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On October 20, the Central Naval Museum named after Emperor Peter the Great will open the exhibition “The Battle of Navarino. 200 years since the start of the Greek War of Independence. “

In the language of documents and museum objects: models of ships, works of art, weapons, uniforms of clothing, the exhibition visualizes history. It will be interesting to people of different ages, not too spoiled in school and college by a detailed and lively presentation of naval history.

The Central Naval Museum named after Emperor Peter the Great thanks the Russian State Archives of the Navy and its director V.G.Smirnov for the materials provided for the exhibition.

Greece from the middle of the 15th century was part of the Ottoman Empire, experiencing severe economic and national oppression. The yoke of foreign authorities more than once caused uprisings of the Greeks. The national liberation struggle took on an especially acute character in the 20s of the 19th century. In March 1821, the Greeks revolted in Morea, Epirus and the islands. In 1821-1822, they won a number of victories over the Turks. The Turkish Sultan Mahmud II, seeking to suppress the uprising, in July 1824 concluded an agreement with his vassal, the ruler of Egypt, Muhammad-Ali, on joint actions against the national liberation movement of the Greek people. In the summer of 1824, the Egyptian fleet entered the Aegean Sea and occupied the island of Crete. In February 1825, Egyptian troops took Navarin and began a brutal reprisal against the rebels. By mid-1827, all of Greece north of the Isthmus of Corinth was captured by Turkish-Egyptian troops.

By this time, the Russian sailing fleet had already won a number of brilliant victories far from their shores – in the Mediterranean and Aegean Seas. What are the reasons prompted the leadership of Russia again, how in 1769 and 1805 to send a squadron to the Aegean Sea, to the Greek Archipelago and operate there with united forces with England and France?

The heroic struggle of the Greek people for their independence aroused support in France, England (the movement of philhellenism) and Russia. On March 23 (April 4), 1826, the Anglo-Russian protocol on joint mediation in ending the Greek-Turkish war was signed in St. Petersburg. France soon joined this protocol. This proposal was rejected by Turkey.

Fearing Russia’s independent action in defense of Greece and the strengthening of its influence in the Balkans, England and France decided to conclude a tripartite agreement with the Russian government to resolve the Greek-Turkish conflict. On June 25 (July 6), 1827, England, France and Russia signed a convention in London on the joint settlement of Greek-Turkish relations.

The secret article of the treaty, adopted at the insistence of Russia, provided for the armed intervention of the powers in the event of Turkey’s refusal to cease military operations against the Greeks. In view of the latter’s refusal to comply with the demands of the Allies to grant autonomy to Greece, the Allies decided to hold a joint naval demonstration to end the conflict.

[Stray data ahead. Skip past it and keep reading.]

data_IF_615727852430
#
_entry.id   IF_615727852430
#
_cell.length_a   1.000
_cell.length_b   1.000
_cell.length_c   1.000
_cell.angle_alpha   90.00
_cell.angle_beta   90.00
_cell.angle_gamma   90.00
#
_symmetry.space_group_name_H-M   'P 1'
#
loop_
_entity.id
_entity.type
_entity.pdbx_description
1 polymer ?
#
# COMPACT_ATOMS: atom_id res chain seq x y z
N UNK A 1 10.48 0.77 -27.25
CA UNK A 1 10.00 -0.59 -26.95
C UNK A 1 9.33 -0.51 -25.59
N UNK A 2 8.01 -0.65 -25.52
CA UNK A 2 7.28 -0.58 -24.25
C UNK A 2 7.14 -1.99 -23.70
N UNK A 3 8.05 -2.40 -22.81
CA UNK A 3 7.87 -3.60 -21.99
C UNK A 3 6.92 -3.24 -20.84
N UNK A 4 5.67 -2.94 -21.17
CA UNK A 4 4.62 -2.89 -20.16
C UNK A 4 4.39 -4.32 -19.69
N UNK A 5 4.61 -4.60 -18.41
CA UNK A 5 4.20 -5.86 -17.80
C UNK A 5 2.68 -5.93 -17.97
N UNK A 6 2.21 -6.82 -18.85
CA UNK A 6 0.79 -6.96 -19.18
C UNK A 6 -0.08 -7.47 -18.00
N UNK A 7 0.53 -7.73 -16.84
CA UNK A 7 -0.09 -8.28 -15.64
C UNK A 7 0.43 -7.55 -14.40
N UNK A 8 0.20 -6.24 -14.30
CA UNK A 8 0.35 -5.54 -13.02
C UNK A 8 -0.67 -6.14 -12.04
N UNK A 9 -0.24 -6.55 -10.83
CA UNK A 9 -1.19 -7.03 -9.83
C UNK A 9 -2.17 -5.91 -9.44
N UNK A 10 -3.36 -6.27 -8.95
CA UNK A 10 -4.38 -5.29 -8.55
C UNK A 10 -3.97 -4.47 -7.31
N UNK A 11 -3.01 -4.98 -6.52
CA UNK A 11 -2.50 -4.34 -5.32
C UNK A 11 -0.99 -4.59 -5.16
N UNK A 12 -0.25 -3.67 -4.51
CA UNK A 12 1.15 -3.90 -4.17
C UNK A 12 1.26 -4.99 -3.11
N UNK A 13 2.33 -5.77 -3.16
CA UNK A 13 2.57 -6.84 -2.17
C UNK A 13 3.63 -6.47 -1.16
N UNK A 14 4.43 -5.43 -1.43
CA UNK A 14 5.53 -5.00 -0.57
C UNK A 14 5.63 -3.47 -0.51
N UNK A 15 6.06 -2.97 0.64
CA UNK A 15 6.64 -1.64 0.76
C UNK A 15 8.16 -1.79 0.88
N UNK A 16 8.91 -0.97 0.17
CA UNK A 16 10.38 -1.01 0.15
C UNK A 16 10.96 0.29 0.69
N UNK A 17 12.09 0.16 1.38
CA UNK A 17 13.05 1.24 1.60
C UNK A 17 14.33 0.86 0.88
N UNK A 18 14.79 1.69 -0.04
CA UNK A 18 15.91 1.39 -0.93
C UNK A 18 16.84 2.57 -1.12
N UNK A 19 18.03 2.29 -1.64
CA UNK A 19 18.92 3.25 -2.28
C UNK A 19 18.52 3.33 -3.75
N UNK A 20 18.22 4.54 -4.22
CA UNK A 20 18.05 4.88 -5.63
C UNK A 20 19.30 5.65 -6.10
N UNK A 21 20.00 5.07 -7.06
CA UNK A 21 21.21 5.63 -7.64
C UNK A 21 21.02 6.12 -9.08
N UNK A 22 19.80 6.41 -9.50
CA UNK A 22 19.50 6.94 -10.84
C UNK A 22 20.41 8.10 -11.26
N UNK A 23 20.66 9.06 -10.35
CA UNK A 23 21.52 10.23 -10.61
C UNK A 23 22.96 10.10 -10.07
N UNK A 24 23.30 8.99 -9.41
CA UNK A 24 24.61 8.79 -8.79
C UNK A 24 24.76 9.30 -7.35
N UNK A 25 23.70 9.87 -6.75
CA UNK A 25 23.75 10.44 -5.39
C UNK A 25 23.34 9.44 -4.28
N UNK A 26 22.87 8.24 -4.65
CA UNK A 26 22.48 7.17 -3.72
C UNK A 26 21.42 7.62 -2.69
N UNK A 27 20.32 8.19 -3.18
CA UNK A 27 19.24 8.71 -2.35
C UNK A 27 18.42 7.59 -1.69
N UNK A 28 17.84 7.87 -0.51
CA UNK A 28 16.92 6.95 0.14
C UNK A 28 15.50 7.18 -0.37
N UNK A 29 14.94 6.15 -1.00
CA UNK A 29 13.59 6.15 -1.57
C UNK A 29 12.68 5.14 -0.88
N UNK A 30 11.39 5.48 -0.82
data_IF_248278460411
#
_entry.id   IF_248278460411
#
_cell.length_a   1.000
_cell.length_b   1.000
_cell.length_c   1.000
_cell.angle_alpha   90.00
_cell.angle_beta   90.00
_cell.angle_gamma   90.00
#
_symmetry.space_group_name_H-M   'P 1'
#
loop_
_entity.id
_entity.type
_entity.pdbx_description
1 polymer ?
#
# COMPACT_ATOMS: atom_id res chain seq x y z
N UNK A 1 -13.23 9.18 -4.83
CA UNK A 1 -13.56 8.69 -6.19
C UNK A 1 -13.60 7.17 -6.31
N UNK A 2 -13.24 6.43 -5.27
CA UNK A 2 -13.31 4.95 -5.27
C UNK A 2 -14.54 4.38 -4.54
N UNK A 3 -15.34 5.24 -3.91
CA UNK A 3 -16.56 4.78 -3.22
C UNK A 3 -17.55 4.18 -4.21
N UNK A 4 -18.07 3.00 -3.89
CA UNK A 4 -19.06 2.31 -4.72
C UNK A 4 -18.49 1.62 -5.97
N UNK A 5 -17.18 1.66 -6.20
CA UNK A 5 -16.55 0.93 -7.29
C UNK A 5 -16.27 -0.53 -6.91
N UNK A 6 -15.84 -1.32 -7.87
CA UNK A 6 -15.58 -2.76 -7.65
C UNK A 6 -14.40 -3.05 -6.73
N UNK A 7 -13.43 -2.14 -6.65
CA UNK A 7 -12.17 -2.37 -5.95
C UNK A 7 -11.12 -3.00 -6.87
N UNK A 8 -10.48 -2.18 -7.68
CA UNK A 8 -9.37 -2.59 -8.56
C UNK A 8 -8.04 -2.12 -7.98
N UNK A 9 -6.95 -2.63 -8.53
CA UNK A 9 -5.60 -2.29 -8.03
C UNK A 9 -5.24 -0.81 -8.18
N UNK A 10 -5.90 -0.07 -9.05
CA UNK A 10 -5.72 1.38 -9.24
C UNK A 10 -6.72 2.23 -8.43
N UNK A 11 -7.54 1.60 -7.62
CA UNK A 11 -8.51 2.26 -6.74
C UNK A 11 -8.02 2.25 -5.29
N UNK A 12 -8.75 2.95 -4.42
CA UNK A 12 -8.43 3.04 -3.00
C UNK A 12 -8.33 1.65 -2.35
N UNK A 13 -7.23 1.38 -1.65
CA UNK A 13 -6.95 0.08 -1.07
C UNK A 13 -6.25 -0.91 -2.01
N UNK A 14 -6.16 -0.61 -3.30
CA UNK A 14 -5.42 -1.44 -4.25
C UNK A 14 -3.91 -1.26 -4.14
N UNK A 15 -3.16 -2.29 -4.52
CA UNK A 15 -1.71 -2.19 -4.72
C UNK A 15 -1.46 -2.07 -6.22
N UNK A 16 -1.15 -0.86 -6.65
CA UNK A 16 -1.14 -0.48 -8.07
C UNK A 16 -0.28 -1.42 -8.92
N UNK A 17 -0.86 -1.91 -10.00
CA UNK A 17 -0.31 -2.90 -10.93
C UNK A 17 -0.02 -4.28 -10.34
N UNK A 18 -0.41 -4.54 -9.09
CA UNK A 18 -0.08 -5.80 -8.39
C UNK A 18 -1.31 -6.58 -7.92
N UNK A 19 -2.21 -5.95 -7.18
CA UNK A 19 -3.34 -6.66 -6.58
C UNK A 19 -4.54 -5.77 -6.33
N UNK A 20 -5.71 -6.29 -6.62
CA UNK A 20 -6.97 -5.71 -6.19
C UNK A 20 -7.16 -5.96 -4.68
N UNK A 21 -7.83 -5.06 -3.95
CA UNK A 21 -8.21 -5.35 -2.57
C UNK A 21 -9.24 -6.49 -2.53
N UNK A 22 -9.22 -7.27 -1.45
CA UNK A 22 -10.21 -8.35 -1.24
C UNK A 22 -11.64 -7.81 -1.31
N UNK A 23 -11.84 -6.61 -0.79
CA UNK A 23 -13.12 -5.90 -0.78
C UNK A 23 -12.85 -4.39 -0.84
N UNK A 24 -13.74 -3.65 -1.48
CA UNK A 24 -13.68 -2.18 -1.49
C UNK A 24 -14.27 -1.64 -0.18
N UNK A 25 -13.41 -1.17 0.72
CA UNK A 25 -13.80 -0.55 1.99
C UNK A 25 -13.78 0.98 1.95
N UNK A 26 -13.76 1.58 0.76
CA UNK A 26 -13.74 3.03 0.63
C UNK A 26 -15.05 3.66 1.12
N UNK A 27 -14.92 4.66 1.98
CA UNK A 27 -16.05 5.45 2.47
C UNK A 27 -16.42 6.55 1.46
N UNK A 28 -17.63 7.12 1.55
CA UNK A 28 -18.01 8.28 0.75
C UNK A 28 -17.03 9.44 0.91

Squadrons of intermediary powers were sent to the Mediterranean to prevent the delivery of Turkish-Egyptian troops and weapons to Greece and the Archipelago.

On October 1 (13), 1827, a Russian squadron under the command of Rear Admiral L.P. Heyden approached Navarin.

Learning that the Turks had actually rejected the Allied ultimatum, Heyden demanded an urgent convocation of the united squadron. Under pressure from the Russian command, the flagships who took part in the military council agreed to go to Navarino Bay. At the same time, LP Geiden literally snatched from them their agreement to “destroy the Turkish fleet if at least one shot is fired at the allied ships.”

At 11 o’clock on October 8 (20), 1827, the allied squadron began to enter the Navarino Bay.

By 14 o’clock the English and French squadrons entered the bay and anchored. At the same time, a Russian squadron, led by the flagship Azov, began to enter the bay. At that moment, first, gunfire began, opened by the Turks at an English boat with the envoy. Soon the Egyptian ship began shelling the French flagship with artillery. The allies did not open fire and sent a second envoy, who was also killed. After that, the ships of the allies returned artillery fire. The battle began. In the most difficult conditions of the artillery shelling that had begun, both from ships and from the Turkish coastal batteries, the Russian squadron carried out the necessary maneuvers and took up the position intended for it.

The Navarino battle lasted about four hours and ended with the destruction of the Turkish-Egyptian fleet. His losses amounted to more than 60 ships and vessels and up to 7 thousand people. The decisive role was played by the Russian squadron of L.P. Heyden (4 battleships and 4 frigates), which defeated the entire center and right flank of the enemy fleet. At the same time, the flagship “Azov” under the command of Captain 1st Rank MP Lazarev distinguished itself.

The defeat of the Turkish-Egyptian fleet contributed to the victory of Russia in the future Russian-Turkish war of 1828-1829 and the national liberation struggle of the Greek people.

We hope that the exhibition will allow visitors to better understand the specifics of the battle and understand the development of events during this historical period in the Mediterranean.

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EDITOR’S NOTE: This article is a translation. Apologies should the grammar and / or sentence structure not be perfect.

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